So just as in life there is the blissful and the difficult, there is also the difficult and the blissful in meditation. These two ingredients are what help to make us into Buddhas, into the fully enlightened beings. We really are already that, but we just don't know it quite yet, and we are allowing ourselves to grow up into being able to manifest and realize that more and more.

When we have blissful experiences in meditation, what does that do? It encourages us to keep practicing, right? If no one ever had a feeling of peace or joy or bliss in their meditation, would they continue? Would you continue? I wouldn't. No. So the bliss helps us to encourage us. The bliss is like cheerleaders just motivating us to keep on keeping on. But the difficulties in our meditation, whether they are just neutral difficulties like boredom or difficulties that are a little bit more than that, like pain in the legs or not being able to deal with what the mind is like, being all crazy and everything, that difficulty serves us, too, because as you practice even in the midst of those difficulties, it creates internal strength.

And guess what? When you can sit in the midst of things coming and going throughout your mind and body and sounds, thoughts, sensations, and you still sit there, breathing in and breathing out, that is a microcosm of your macrocosm. If you can do that in meditation, guess what happens in your daily life? You are more able to be grounded and centered as you move through your life. You know, when crises happen or when people yell like you or when things happen unexpectedly, you are much more able to be centered and grounded because you have been practicing that in your daily meditations. You see? One affects the other.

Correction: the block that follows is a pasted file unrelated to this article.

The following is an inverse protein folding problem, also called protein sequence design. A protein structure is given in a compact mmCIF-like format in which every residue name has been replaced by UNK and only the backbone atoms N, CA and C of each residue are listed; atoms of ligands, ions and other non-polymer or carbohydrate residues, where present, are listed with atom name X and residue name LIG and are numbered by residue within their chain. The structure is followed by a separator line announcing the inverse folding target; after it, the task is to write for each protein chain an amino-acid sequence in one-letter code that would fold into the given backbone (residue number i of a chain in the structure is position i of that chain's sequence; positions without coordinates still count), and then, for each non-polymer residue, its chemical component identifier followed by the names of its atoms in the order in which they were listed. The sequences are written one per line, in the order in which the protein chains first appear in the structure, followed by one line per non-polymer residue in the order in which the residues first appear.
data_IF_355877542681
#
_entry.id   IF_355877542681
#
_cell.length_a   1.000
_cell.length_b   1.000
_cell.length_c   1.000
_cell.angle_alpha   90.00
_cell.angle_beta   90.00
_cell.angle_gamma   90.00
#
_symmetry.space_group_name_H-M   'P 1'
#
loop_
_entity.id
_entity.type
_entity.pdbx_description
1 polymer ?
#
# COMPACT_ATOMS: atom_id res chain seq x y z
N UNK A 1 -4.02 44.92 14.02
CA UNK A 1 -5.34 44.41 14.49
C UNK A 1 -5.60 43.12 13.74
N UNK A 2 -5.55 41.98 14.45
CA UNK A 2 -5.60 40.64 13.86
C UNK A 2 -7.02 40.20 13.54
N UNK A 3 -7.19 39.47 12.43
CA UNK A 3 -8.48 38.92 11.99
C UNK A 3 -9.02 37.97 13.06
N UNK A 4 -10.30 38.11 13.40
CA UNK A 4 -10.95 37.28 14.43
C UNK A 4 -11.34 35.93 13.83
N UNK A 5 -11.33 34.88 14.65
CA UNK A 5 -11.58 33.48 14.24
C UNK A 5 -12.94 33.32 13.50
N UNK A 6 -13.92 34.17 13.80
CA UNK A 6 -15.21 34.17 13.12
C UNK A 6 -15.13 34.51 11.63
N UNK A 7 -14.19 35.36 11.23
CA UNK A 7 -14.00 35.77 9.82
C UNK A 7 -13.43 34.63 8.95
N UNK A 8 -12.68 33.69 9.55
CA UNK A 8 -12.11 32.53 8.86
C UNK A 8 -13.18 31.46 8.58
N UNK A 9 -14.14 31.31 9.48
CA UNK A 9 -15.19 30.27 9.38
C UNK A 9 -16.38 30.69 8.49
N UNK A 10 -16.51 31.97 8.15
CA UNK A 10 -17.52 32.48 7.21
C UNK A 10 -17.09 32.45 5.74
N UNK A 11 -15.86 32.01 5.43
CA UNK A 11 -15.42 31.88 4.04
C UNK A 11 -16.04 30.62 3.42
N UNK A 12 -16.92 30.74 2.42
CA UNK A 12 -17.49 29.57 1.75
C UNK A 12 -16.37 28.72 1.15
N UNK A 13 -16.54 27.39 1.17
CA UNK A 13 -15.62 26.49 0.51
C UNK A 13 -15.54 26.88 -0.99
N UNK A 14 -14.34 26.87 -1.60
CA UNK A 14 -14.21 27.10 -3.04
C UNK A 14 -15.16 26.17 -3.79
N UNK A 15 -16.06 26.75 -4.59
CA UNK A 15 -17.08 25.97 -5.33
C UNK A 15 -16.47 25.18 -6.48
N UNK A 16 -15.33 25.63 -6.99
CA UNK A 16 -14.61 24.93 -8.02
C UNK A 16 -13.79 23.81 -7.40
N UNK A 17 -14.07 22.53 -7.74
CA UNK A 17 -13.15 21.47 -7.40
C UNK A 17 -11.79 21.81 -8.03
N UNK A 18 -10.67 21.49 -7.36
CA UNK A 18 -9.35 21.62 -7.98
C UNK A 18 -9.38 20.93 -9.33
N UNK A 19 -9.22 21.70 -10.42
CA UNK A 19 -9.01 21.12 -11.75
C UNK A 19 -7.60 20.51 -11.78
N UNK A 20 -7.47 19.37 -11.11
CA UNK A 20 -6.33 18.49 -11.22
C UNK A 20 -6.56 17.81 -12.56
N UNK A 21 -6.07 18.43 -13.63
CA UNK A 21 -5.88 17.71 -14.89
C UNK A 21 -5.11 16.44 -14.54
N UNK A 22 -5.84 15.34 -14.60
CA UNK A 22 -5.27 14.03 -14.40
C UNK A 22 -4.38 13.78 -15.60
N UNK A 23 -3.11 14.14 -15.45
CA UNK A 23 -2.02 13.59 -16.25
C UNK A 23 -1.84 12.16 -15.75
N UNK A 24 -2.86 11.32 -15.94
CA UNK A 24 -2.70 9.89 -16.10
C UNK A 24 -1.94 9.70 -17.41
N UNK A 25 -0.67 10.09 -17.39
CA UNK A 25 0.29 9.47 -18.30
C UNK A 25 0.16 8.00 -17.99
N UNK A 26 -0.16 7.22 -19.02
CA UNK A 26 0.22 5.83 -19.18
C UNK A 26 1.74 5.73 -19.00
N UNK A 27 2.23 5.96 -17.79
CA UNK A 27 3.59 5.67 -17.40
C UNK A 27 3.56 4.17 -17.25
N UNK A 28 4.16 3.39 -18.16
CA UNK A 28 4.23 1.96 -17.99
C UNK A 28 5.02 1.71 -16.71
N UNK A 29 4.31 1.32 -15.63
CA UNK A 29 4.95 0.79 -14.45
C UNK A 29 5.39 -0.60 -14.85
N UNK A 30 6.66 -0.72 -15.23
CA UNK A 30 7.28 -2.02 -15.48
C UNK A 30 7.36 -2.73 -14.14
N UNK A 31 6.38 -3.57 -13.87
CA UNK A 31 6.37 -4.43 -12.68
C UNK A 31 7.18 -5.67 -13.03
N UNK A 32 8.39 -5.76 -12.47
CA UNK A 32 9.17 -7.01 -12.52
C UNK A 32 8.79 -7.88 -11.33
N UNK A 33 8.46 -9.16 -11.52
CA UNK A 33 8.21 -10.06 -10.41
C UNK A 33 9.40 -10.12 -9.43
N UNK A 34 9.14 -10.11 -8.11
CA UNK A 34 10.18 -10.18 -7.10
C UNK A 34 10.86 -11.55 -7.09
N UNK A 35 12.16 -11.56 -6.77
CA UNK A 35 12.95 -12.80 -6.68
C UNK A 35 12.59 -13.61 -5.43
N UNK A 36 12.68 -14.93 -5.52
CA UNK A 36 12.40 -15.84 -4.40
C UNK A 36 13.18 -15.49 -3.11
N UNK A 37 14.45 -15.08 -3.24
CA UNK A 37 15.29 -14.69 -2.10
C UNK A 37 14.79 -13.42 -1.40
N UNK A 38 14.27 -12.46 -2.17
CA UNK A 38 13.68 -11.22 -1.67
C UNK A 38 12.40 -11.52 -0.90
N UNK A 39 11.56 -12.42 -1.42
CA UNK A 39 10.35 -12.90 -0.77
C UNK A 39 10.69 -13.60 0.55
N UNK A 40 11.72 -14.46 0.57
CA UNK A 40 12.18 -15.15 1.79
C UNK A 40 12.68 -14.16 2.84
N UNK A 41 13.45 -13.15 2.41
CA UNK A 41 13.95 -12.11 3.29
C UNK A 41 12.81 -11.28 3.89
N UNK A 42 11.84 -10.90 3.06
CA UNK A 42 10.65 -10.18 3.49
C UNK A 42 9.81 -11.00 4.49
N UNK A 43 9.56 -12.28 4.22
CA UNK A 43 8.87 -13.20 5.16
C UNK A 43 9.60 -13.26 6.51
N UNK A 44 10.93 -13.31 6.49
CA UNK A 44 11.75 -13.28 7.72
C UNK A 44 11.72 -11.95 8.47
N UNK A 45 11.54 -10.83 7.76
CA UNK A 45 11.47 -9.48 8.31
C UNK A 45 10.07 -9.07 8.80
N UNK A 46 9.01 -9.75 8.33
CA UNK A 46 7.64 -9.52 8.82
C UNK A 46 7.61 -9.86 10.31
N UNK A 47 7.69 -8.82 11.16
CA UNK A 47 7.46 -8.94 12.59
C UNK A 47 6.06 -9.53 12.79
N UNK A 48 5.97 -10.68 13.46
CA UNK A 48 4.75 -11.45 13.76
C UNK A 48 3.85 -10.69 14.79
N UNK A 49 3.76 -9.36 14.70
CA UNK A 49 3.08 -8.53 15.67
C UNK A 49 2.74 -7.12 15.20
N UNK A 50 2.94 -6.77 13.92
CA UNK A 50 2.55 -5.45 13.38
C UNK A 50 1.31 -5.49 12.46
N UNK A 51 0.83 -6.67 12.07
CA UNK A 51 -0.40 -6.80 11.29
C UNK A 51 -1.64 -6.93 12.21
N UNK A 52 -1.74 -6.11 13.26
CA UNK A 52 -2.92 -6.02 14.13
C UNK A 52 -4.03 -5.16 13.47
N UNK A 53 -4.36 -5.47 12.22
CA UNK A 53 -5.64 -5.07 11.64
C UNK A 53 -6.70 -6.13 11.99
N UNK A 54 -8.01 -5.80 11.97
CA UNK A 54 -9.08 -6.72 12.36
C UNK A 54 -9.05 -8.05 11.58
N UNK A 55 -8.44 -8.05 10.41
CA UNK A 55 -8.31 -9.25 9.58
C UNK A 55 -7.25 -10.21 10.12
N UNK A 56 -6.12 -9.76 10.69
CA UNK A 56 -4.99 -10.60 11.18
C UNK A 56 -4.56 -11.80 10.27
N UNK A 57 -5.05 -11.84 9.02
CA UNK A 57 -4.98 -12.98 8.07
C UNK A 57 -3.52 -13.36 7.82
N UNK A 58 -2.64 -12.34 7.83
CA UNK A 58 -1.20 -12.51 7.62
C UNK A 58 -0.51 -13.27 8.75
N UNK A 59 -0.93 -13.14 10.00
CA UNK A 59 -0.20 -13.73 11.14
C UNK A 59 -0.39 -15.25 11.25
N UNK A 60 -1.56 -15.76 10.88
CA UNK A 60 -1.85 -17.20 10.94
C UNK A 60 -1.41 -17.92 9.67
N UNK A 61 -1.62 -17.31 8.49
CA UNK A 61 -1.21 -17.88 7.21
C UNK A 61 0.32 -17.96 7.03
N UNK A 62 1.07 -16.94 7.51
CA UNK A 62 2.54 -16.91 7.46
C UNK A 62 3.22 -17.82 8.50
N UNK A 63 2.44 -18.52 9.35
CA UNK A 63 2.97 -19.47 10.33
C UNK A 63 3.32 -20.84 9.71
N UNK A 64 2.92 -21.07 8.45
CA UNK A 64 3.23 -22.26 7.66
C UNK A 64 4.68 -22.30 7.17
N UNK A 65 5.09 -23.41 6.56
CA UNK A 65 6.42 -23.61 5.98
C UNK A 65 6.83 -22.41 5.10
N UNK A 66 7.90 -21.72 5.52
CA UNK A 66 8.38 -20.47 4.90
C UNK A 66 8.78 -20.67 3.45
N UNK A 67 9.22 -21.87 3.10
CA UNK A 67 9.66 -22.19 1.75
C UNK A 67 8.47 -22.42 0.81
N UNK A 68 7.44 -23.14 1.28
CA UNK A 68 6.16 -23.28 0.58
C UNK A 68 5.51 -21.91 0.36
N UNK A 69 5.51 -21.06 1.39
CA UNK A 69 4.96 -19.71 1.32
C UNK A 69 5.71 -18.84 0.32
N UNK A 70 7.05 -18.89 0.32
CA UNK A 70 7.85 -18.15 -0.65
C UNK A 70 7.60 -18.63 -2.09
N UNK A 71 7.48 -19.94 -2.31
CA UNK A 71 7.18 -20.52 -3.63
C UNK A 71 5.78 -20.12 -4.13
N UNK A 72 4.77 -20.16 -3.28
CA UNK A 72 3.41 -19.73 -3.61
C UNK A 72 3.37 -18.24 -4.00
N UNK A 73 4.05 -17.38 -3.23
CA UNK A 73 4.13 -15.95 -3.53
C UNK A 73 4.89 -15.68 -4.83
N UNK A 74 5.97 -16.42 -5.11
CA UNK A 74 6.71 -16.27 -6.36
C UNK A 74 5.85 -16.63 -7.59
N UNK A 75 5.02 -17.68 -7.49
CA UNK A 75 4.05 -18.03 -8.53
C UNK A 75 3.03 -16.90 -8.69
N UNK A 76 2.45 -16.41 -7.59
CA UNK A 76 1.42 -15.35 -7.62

So that is why it is important not to hate the difficulties. They have a purpose, too. So practice with both the bliss and the difficulties, because the bliss will help keep you encouraged, and the difficulties will make you stronger. And both of these produce the qualities of a Buddha. And two main qualities are wisdom and compassion. But you can't have wisdom and compassion without going through the difficulties, right? Can you imagine someone having true compassion if they have never actually suffered or they have never seen suffering? No. And does anyone have true wisdom without going through life experiences of all kinds? You might have knowledge. You might have facts, but not wisdom. So, since wisdom and compassion are two main ingredients of a Buddha, then that is what is being cultivated in us because we are all Buddhas to be. So the bliss and the difficulties are helping us to cultivate wisdom and compassion as we mature into our full Buddhahood.

Now let's say you're trying to focus in your meditation, and you are counting your breath, breathing in one, breathing out one, breathing in two, breathing out two, breathing in three, what is for lunch, breathing out three. Breathing in four--I wonder what I'm going to do tomorrow? I thought about someone last week who just really irritated me. And then you just completely lost count, and oh, I have to start over. Okay. Breathing in one, breathing out one. Right? So maybe your focus is not so great, but that is true of everyone, so don't think you are not good at meditation just because you don't have the best focus. There are other aspects of meditation.